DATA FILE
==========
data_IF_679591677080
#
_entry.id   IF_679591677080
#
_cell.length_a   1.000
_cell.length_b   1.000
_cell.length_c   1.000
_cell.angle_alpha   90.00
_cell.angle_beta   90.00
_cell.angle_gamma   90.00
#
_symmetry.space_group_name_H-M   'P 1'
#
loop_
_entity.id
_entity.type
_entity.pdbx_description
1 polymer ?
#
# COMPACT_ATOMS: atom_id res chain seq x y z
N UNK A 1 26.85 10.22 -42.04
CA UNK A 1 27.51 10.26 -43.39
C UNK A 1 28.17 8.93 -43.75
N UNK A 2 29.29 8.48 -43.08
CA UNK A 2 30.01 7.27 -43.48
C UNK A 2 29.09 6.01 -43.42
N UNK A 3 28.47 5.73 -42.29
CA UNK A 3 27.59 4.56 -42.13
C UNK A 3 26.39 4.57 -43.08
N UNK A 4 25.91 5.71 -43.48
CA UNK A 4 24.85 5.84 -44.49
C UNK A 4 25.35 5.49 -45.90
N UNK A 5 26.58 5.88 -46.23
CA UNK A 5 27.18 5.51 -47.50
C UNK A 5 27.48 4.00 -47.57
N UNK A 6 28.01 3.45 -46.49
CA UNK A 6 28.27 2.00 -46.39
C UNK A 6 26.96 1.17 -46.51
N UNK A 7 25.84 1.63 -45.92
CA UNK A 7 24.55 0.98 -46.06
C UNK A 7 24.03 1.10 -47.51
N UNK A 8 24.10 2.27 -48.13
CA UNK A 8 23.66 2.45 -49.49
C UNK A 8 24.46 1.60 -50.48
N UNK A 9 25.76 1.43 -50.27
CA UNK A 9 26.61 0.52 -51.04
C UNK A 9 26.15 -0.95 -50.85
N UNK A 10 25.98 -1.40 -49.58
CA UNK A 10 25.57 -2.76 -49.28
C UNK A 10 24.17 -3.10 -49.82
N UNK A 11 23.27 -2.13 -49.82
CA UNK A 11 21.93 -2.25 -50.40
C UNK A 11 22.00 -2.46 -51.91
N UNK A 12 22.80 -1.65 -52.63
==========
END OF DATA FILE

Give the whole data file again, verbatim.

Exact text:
data_IF_679591677080
#
_entry.id   IF_679591677080
#
_cell.length_a   1.000
_cell.length_b   1.000
_cell.length_c   1.000
_cell.angle_alpha   90.00
_cell.angle_beta   90.00
_cell.angle_gamma   90.00
#
_symmetry.space_group_name_H-M   'P 1'
#
loop_
_entity.id
_entity.type
_entity.pdbx_description
1 polymer ?
#
# COMPACT_ATOMS: atom_id res chain seq x y z
N UNK A 1 26.85 10.22 -42.04
CA UNK A 1 27.51 10.26 -43.39
C UNK A 1 28.17 8.93 -43.75
N UNK A 2 29.29 8.48 -43.08
CA UNK A 2 30.01 7.27 -43.48
C UNK A 2 29.09 6.01 -43.42
N UNK A 3 28.47 5.73 -42.29
CA UNK A 3 27.59 4.56 -42.13
C UNK A 3 26.39 4.57 -43.08
N UNK A 4 25.91 5.71 -43.48
CA UNK A 4 24.85 5.84 -44.49
C UNK A 4 25.35 5.49 -45.90
N UNK A 5 26.58 5.88 -46.23
CA UNK A 5 27.18 5.51 -47.50
C UNK A 5 27.48 4.00 -47.57
N UNK A 6 28.01 3.45 -46.49
CA UNK A 6 28.27 2.00 -46.39
C UNK A 6 26.96 1.17 -46.51
N UNK A 7 25.84 1.63 -45.92
CA UNK A 7 24.55 0.98 -46.06
C UNK A 7 24.03 1.10 -47.51
N UNK A 8 24.10 2.27 -48.13
CA UNK A 8 23.66 2.45 -49.49
C UNK A 8 24.46 1.60 -50.48
N UNK A 9 25.76 1.43 -50.27
CA UNK A 9 26.61 0.52 -51.04
C UNK A 9 26.15 -0.95 -50.85
N UNK A 10 25.98 -1.40 -49.58
CA UNK A 10 25.57 -2.76 -49.28
C UNK A 10 24.17 -3.10 -49.82
N UNK A 11 23.27 -2.13 -49.82
CA UNK A 11 21.93 -2.25 -50.40
C UNK A 11 22.00 -2.46 -51.91
N UNK A 12 22.80 -1.65 -52.63